Remasters aren’t a rare thing in the industry nowadays, however the quality of some may be hit and miss when it comes to the work involved with refining the titles in question for current generation hardware. Gears of War is one of the next titles to enter this generation with a fresh coat of paint, though our session with Gears of War’s refined campaign opened up the blinds, revealing more of the inner workings of The Coalition’s reworking of this classic Xbox 360 title.
For its Xbox One counterpart Gears of War’s assets have been completely re-done for the current generation, replacing much (if not all) of the basis of the original, providing higher quality models, refined animations, redone cutscenes and a tweaked control scheme that takes notes from the sequels when it comes to controller layouts and responsiveness.
For our first demo members of the press were separated into groups of two, who would go through the levels in co-op as we got our first hands-on with the campaign. The chapter in question was Act 3 (Downpour), a reasonably quiet level, but its setting was the entire reason The Coalition set us on this path. For those unfamiliar with Downpour, the level is set around a dark factory, after the COG’s have been stranded there in the middle of the night. The level is set through dark interiors and exteriors with a purpose to show off the new GPU rain effects and reflections, which made the moody visuals of the level pop even more than it did in its 360 counterpart. Me and my colleague walked through the level was we were met with occasional enemy encounters, but this introduction was really meant to serve us with a prime example of what the Ultimate Edition can do when it comes to enhancing not only graphics and performance, but the creative design of the game in question.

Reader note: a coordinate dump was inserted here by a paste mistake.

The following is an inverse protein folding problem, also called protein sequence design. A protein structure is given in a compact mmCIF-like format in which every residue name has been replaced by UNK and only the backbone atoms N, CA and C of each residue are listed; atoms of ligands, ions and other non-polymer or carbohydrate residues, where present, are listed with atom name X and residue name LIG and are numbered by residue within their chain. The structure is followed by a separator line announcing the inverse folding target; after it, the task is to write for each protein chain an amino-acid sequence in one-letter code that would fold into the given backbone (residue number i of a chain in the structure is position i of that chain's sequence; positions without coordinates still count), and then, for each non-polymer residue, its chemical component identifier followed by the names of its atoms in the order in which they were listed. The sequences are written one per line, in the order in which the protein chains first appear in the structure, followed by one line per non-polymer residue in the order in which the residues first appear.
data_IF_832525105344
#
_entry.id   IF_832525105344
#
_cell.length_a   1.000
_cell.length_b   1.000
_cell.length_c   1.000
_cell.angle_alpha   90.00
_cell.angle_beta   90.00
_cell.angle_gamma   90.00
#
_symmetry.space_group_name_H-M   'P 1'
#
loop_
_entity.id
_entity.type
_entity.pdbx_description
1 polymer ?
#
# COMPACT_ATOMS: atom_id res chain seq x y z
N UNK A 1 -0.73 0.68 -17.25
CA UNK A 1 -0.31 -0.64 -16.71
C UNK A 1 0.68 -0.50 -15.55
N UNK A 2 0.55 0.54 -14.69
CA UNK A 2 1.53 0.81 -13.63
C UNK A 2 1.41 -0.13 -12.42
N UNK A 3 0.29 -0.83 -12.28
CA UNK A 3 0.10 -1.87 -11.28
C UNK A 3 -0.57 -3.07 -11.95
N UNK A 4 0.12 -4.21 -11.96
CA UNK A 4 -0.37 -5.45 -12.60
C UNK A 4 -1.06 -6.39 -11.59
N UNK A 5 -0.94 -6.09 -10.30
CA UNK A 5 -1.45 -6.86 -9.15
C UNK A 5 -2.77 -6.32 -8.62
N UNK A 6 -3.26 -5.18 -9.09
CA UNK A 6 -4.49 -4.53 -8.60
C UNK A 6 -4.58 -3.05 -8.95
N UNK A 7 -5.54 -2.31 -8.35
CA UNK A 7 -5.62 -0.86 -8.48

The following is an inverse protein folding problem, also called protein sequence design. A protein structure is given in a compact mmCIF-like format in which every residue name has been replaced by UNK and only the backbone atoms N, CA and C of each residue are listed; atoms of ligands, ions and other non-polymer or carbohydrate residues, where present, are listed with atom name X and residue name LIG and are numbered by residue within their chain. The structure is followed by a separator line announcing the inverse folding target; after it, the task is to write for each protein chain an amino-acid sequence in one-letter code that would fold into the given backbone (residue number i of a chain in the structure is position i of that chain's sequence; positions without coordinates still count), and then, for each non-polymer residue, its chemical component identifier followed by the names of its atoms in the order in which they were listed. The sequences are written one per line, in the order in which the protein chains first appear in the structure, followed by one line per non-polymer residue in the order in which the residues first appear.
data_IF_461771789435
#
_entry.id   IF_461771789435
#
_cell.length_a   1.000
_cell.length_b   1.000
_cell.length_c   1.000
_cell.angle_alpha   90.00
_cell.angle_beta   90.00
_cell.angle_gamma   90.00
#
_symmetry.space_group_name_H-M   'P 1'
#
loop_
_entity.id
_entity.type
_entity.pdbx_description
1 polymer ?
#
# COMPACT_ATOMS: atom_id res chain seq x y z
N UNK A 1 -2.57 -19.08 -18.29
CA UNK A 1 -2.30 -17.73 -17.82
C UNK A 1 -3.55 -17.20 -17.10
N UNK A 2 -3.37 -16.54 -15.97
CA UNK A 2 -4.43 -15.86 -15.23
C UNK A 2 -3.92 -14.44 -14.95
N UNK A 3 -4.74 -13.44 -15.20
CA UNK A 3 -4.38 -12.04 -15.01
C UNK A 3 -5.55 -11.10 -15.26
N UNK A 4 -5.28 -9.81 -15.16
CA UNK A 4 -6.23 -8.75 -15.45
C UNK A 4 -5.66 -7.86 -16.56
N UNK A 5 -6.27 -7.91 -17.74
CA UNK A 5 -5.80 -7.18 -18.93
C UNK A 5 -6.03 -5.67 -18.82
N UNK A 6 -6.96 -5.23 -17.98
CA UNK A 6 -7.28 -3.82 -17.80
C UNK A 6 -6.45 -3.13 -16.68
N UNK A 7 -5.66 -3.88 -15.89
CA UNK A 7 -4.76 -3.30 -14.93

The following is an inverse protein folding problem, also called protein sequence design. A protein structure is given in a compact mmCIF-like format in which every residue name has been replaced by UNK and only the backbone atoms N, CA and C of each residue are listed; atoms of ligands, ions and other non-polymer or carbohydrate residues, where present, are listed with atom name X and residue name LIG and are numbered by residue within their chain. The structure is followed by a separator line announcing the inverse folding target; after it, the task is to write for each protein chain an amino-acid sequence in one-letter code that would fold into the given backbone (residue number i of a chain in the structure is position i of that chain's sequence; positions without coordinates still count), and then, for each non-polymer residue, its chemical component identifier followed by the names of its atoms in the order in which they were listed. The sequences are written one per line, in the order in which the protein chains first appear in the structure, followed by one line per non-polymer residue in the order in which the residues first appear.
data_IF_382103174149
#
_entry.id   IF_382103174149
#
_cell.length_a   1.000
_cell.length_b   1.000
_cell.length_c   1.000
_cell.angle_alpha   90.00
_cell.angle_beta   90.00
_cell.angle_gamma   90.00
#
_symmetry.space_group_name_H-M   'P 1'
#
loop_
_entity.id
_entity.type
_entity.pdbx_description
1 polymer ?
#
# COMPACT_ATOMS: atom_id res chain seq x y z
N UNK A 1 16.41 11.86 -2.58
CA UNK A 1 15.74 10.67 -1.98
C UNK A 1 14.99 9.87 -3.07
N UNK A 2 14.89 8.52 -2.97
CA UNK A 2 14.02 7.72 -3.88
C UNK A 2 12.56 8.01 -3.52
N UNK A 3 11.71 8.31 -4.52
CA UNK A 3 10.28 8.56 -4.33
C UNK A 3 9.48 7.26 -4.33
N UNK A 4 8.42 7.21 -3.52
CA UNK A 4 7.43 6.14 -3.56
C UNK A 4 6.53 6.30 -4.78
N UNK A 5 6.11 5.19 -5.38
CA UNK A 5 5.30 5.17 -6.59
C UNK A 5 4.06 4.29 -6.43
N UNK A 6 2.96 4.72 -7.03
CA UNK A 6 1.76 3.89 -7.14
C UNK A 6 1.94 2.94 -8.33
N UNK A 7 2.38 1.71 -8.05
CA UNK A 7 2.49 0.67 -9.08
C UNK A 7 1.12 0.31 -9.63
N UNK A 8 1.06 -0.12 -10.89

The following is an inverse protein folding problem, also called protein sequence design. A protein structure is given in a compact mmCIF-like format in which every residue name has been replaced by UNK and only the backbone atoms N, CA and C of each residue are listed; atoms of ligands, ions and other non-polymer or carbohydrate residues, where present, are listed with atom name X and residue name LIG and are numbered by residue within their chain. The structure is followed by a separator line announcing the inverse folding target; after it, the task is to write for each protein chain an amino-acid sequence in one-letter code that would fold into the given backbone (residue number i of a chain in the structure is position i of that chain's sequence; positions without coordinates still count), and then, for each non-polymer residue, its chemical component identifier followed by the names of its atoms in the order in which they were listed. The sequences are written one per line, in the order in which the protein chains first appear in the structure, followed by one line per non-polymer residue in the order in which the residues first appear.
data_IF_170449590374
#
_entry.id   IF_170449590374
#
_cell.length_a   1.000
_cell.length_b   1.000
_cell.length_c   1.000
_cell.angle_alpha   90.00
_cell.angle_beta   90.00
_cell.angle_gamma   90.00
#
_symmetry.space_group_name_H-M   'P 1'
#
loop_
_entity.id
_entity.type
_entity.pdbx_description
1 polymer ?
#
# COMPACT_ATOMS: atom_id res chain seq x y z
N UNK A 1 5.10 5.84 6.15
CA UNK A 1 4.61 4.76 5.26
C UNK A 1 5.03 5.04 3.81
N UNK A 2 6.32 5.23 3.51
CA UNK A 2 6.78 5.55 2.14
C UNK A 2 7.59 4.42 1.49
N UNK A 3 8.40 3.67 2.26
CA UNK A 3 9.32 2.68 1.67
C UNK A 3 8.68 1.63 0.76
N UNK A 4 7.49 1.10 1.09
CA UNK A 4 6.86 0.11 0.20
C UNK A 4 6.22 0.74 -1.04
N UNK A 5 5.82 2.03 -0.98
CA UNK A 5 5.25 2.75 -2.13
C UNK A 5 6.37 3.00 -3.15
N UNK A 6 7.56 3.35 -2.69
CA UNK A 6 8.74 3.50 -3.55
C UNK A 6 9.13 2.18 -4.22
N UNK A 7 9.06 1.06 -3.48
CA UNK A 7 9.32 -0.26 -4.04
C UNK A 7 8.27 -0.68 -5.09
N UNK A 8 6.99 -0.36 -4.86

What was up next lead us to the action-packed part of the sessions, which was also a section of the game that was previously only available to PC players of the first game. The X1’s newly added chapter: Powers That Be, is one of the parts of the Ultimate Edition’s 90 minutes of newly added gameplay, which puts players in another industrial setting where they are met with multiple enemy encounters. Again our sessions was split into groups of two (albeit due to a technical error sessions were mismatched) and we set on our offensive against the Locust in this small, but impressive taster of what The Coalition has done to improve the game.The visuals of Gears of War are noted as to be presented in 1080p at 60 frames per second, which was apparent from the opening minutes of our session. Not every animation was perfectly fluid, but as an overall presentation The Coalition did not fail to impress with their interpretation of the game, which when put next to the original version shows players quite a world of difference when it comes to performance. A note would be that whilst the facial models did seem more detailed, but the animations did seem to be comparable to Square-Enix’s definitive edition of Tomb Raider, which had its newly-made facial models create a more static expression when it came to animations.
But of course, performance is one thing, but how does Gears of War Ultimate compare when it comes to actually playing it? That’s a pretty cool story, as The Coalition didn’t just port the game and touch up the graphics, but they also took feedback from the community and previous titles to enhance the control scheme to essentially make the experience a best of both worlds when it comes to usability and responsiveness.
For franchise fans the controls should be very familiar, and for newcomers it should be pretty straightforward as well, which is a huge plus considering Gears of War Ultimate could quite well create a whole new generation of fans in anticipation of Gears of War 4.
Players of Gears of War: Ultimate Edition will receive backward compatible copies of Gears of War 1, 2 3 and Judgement, along with access to the exclusive Gears of War 4 beta. Gears of War: Ultimate Edition will also be available on PC at a later date.